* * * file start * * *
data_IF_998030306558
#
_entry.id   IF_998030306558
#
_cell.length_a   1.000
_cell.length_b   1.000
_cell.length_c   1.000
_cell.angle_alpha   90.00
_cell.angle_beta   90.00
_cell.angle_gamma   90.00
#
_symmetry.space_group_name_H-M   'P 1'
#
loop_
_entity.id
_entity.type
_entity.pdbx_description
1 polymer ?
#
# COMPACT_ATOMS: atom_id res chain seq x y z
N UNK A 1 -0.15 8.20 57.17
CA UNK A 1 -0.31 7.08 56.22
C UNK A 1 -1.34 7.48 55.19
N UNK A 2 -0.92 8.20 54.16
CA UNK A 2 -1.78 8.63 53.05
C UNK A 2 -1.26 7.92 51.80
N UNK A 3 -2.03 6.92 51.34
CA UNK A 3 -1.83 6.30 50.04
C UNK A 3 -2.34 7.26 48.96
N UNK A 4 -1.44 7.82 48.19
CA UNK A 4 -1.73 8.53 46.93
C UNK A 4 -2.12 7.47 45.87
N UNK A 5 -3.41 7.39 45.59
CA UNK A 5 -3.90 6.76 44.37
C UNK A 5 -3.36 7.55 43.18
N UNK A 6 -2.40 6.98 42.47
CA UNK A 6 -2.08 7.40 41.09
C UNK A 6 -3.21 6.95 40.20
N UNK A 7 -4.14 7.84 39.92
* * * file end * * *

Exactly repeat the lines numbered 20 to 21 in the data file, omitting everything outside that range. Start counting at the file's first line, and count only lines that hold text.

# COMPACT_ATOMS: atom_id res chain seq x y z
N UNK A 1 -0.15 8.20 57.17